This beautiful cookbook contains some of the tastiest recipes reflecting the borderless nature of cuisine in the Middle East. Of all of Ottolenghi’s cookbooks, this volume has a depth of wisdom, a plethora of good and easy recipes, and a deep sense of place. It is my go-to for such dishes as chicken with clementines!
A recent addition to my kitchen library, this cookbook is more than a series of recipes, but a global exploration of how diasporas spread their cuisines and adopt them to the new location. Recipes are clear, and some of the cakes and cookies, but especially the Ethiopian challah are worth the price of the book.
Georgian food was once considered the only edible cuisine available during the dark days of the Soviet Union. Goldstein, a food scholar and former editor of Gastronomica, has written a cookbook about one of the most interesting cuisines that take you way beyond katchapuri that is often associated with Georgian cuisine. The anniversary edition updates the text and adds some new recipes.
This cookbook was created at the height of the Syrian conflict when thousands of people fled the country in one of the most devastating civil wars. The book contains an assortment of recipes from chefs around the world. Proceeds from the sale went to charities supporting the Syrian refugees.
I first cut my teeth on the food south of the border as a high school student in Mexico City. Gabriela Camara, a successful chef and restauranteur, has created a very enjoyable and most important, an accessible book to the excellent foods of the city – nothing fancy, but just delicious. Her Mexican shrimp cocktail recipe is one of the best and easiest to prepare.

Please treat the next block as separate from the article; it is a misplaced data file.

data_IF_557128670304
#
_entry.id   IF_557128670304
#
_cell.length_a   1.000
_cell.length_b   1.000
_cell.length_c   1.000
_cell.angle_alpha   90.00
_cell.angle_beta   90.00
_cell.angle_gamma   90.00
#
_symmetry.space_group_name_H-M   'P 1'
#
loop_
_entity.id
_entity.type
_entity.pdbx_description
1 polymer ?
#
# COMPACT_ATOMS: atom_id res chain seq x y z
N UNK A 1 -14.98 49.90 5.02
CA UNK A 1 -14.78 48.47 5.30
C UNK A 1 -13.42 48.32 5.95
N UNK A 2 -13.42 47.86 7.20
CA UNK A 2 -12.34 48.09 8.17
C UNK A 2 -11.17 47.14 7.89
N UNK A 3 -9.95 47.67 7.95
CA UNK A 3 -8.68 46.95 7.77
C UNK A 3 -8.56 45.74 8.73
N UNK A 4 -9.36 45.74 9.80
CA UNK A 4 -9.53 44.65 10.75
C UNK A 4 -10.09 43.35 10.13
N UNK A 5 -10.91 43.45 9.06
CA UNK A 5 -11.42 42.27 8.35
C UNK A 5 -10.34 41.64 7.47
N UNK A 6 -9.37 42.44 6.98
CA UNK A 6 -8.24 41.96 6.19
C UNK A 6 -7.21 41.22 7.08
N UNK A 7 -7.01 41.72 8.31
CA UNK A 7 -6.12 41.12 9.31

In 2015 during the Milan Food Expo, Boturra wanted a way to use the food waste from the Expo to help feed the homeless of that city. With the collaboration of a local Catholic parish, and with the blessing of the Pope, Boturra opened the first Refettorio. He invited some of the greatest chefs in the world to come and cook in the church’s refettorio kitchen to repurpose food waste and create what I consider to be the beginning of the social gastronomy movement. The book is a testament to how food has become a means of connecting and also a way to create social integration. Today there are Refettorio dining rooms in London, Paris and Rio de Janeiro with another planned for New York City.
The kitchen is the new venue of foreign policy, and this cookbook takes that to heart. In a very clever book of recipes that follow what was in 2003 called the Axis of Evil by the George Bush administration, Fair takes on the cuisines of countries that were named to be part of this cabal – from Cuba, to Iran, she also adds her own take on bad actors that have fascinating cuisines. A true “conflict cuisine” cookbook.
I don’t use a playlist, but I really enjoy listening to groups like Los Panchos, a Mexican romantic singing trio that captivated so much of the region, but also did classics like “Besame mucho.” I also enjoy classical music to cook by – Mozart, Bach, Telemann, Vivaldi, Dvorak. Endless choices. And as the mother of a rock star, the lead guitarist of Priests, I have learned to love the sound of post-rock’n’roll DIY Punk.